Projects under Bases Conversion and Development Authority (BCDA) include the Clark Green City, Clark International Airport new terminal building, Bonifacio Global City (BGC) to NAIA Bus Rapid Transit (BRT) system and Subic-Clark Cargo Railway project. The railway project is seen as a long term solution to highly congested traffic in Metro Manila by providing a more viable option (than trucks) for moving goods into and from the capital.

Department of Public Works and Highways (DPWH) projects which aim to address traffic and flooding include Santa Monica-Lawton- BGC linkbridge; UP-Miriam-Ateneo Viaduct; NLEX-SLEX connector road; Iloilo-Guimaras-Negros-Cebu link bridge and Davao City bypass construction project. 

These projects are expected to be completed in the next three to five years.

Infrastructure spending reached 5.4 percent of Gross Domestic Product (GDP) this year higher compared to five previous administrations.  The Marcos government spent 3.2 percent, Corazon Aquino, Ramos and Estrada spent 2.2 percent, Arroyo 1.9 percent and Aquino administration spent 2.9 percent.

According to International Monetary Fund (IMF), a sustained increase in public infrastructure spending to 5 percent of GDP would add a total of 5 to 6 percent growth to GDP after 15 years.

Aside from these projects, NEDA has cited several projects worth P200 billion have been lined-up for approval including North and South railway up to Bicol and the Cebu Port. Three other projects are in agriculture. 

Public Private Partnership (PPP)

Eleven major infrastructure projects under the PPP which were carried over from the previous administration are expected to be completed and be operational before the end of Duterte administration.

Conglomerates San Miguel Corp, Megawide Construction Corp. and Metro Pacific Investment Corp. (MPIC) and Ayala Corp. projects under construction and pre-constructions stage are expected to be finished in the next three to five years .

Construction of SMC’s Metro Manila Skyway (MMS) Stage 3 and MRT Line 7 project is ongoing.

The MRT 7 is a 22 kilometers elevated railway which will have 14 stations from Edsa (connected to MRT 3) to San del Monte, Bulacan. It is  expected to be finished by 2020.

The MMS or Skyway Stage 3 is 14.82 km., six-lane elevated expressway from Buendia to Balintawak that will link the South Luzon Expressway (SLEX) to NLEX was 19 percent completed as of November last year.

Megawide Construction Corp.’s three projects which include Southwest Terminal of the Integrated Transport System, Mactan Cebu International Airport and PPP for School Infrastructure Project (PSIP) are under construction .

Southwest Terminal of the Integrated Transport System (ITS), started in the fourth quarter last year has been targeted for completion by 2018 .

As of October last year, PPP Center said the MCIA passenger terminal is 35.19 percent completed and expected to be completed in the next three years.

The MPIC Group also has three major projects in the pipeline—LRT 1 extension to Cavite,  Cavite-Laguna Expressway and NLEX-SLEX connector road .

MPIC said Calax construction will start in the first half of this year, while the NLEX-SLEX connector road is expected to begin construction this year if the government would be able to turn-over the right of way for the phase 1.

Light Rail Manila Corp., a consortium of MPIC and Ayala which operates LRT1, said that construction of the LRT extension to Cavite will start in the second quarter.

The Duterte administration is keen on continuing the bidding on PPP projects left by the previous administration.

Last week, DOTr has started the bidding of five unbundled regional airports namely, Bacolod-Silay airport for P 20.26 billion, Davao airport worth P 40.57 billion, New Iloilo airport for P 30.40 billion, Laguindingan for P 14.62 billion, and New Bohol (Panglao)  worth P 4.57 billion .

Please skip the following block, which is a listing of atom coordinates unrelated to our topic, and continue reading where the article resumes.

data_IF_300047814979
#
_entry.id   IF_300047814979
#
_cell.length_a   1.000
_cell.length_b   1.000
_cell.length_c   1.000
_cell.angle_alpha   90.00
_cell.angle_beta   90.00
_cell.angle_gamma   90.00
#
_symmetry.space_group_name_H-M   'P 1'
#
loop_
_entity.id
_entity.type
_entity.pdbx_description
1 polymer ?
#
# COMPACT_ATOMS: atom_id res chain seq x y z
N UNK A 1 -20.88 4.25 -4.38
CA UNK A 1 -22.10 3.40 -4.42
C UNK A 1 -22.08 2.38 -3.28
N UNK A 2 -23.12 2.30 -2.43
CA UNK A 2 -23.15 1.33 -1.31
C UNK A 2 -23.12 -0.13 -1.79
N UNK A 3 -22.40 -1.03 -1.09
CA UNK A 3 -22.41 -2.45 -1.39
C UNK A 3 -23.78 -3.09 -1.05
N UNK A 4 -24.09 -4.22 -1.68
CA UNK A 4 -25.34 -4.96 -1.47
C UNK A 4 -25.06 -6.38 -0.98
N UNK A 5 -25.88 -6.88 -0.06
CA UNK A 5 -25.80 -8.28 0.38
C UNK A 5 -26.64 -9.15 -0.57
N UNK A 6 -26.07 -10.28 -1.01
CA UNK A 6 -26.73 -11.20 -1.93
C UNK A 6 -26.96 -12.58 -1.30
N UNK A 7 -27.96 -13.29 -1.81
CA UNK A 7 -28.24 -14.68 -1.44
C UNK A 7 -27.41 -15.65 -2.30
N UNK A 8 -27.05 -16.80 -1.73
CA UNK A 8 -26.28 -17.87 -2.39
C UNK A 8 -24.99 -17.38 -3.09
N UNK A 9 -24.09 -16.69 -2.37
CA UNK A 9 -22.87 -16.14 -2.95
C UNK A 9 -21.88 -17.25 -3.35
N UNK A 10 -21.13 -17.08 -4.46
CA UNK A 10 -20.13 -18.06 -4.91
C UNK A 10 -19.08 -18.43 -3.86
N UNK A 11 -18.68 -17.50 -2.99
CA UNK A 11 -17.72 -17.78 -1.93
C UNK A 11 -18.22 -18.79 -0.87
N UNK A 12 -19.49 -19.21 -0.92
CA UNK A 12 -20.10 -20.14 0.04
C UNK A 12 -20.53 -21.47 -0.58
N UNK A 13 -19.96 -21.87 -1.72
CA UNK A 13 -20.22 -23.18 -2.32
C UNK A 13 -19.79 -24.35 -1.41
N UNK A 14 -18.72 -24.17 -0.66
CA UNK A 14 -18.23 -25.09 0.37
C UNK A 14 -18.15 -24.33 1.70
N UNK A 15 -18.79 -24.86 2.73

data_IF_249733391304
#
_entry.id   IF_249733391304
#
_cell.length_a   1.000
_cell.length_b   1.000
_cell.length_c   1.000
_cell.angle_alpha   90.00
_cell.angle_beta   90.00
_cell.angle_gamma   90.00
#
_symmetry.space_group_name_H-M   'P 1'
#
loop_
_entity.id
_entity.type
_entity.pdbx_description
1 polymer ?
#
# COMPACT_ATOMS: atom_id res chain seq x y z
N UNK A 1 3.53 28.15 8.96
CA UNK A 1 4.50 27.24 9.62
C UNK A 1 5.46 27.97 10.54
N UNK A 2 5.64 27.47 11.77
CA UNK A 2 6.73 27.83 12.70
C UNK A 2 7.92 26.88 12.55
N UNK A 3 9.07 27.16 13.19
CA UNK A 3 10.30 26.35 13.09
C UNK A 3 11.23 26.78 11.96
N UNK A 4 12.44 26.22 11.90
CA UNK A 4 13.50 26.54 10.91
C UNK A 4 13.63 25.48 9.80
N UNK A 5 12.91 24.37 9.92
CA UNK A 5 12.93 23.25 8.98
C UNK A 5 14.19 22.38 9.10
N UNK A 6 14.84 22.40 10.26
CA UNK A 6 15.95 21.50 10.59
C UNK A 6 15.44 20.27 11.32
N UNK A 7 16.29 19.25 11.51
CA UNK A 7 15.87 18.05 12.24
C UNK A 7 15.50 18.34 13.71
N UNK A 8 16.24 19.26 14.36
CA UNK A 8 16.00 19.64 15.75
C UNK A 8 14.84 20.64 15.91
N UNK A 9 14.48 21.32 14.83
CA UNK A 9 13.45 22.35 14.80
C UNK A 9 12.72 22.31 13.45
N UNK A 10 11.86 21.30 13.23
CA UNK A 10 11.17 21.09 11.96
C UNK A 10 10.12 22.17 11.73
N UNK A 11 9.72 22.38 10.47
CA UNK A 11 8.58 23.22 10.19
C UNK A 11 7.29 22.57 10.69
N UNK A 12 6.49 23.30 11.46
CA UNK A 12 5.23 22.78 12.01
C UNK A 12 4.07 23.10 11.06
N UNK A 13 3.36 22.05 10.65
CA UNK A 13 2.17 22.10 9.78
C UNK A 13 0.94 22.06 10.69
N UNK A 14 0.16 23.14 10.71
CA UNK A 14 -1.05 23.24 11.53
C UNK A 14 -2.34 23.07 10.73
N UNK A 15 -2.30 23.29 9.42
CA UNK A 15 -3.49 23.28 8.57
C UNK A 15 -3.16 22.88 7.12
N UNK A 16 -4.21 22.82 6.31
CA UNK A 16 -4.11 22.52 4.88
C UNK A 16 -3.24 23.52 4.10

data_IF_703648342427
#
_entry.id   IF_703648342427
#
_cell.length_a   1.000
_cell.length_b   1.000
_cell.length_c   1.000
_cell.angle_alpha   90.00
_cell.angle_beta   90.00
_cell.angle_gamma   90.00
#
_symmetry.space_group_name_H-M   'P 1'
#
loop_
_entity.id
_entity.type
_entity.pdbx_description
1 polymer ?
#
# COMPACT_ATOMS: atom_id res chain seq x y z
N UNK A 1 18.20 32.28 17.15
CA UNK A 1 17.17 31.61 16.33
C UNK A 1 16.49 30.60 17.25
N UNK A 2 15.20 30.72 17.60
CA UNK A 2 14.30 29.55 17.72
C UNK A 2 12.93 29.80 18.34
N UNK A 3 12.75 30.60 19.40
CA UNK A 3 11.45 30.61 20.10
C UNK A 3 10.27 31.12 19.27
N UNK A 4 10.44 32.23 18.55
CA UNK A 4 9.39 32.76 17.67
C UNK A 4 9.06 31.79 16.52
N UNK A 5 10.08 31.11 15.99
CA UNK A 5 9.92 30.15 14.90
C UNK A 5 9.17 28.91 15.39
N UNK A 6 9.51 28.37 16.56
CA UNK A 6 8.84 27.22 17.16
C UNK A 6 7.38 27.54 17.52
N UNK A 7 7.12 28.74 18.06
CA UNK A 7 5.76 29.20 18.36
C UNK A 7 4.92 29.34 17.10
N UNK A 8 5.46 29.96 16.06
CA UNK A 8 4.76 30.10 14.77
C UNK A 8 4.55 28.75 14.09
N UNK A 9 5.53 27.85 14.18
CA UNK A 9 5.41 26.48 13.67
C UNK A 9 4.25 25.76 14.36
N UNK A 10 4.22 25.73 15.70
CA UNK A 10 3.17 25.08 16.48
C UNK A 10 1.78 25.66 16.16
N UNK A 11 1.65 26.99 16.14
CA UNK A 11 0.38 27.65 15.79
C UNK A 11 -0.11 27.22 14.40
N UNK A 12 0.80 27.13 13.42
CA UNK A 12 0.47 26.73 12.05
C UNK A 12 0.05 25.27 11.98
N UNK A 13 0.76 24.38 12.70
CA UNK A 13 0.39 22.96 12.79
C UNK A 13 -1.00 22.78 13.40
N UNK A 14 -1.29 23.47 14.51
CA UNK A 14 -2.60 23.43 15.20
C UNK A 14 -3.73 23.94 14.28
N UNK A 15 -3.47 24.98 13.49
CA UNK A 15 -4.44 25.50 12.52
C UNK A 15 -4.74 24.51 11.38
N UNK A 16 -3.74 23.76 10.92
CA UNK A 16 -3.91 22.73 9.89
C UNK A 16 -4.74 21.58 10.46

The Ninoy Aquino International Airport (NAIA) Development project budgeted at P 74.56 billion was approved by NEDA last September and is expected to be bid out this year. Several conglomerates have already expressed interest. 

For the project, the private partner will improve, upgrade and enhance the operational efficiencies of all existing terminals of the NAIA covering both landside and airside, except air traffic services.

Other projects still lined up for bidding include Light Rail Transit (LRT 2) operation and maintenance, regional prison facilities, LRT Line 6 rail extension to Dasmarinas Cavite, Road Transport Information Technology Infrastructure among others.

The DPWH’s P 122.8 Billion Laguna Lakeshore project is expected to go back to the conceptualization stage. The agency is considering revising the bid term and securing a new NEDA approval after last year’s failed bidding.

As of December last year, four projects worth P 31.77 billion have been completed and are operational. These include Muntinlupa-Cavite Expressway, PPP for School Infrastructure project, Automated Fare Collection System (AFCS), and NAIA Expressway Phase II.

Telecommunications

The Department of Information and Communications Technology (DICT) has submitted a proposal to President Duterte to build a national broadband infrastructure using the fiber-optic cable network of the National Grid Corp. of the Philippines (NGCP) with the goal of delivering fast internet to unserved and underserved areas in the country 

DICT is optimistic about implementing the project in three years using the privately-owned NGCP’s  5,000 to 10,000 fiber optic cable running from North to South. This could allow the government to deploy broadband internet in the government agencies in the countryside.

A  National broadband plan, which would ideally address the issues of high cost and slow internet connections, would be submitted for approval.

DICT is looking at partnerships with private sector to help finance the project rollout .

The project is estimated to cost from P 77 billion to P 200 billion if the NGCP would allow the government the use of the land and fiber network to deliver broadband. This cost would be higher if the government would build its own infrastructure. 
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Column of the Day

Tearing down the house (Second of a series)

Jego Ragragio's picture
By Jego Ragragio | July 18,2018
‘The draft Federal Constitution is a clear example of tearing a house down in order to install a new door—where the new door goes into an existing door jamb. There’s barely anything new here, and the few things that are new, don’t actually need a constitutional amendment.’

Opinion of the Day

Heed this constitutional expert’s warning

Ellen Tordesillas's picture
By ELLEN TORDESILLAS | July 18, 2018
‘The critique of Gene Lacza Pilapil, assistant professor of Political Science at the University of the Philippines-Diliman, one of the resource persons, should warn us about the draft Federal Constitution produced by the Duterte-created Consultative Committee.’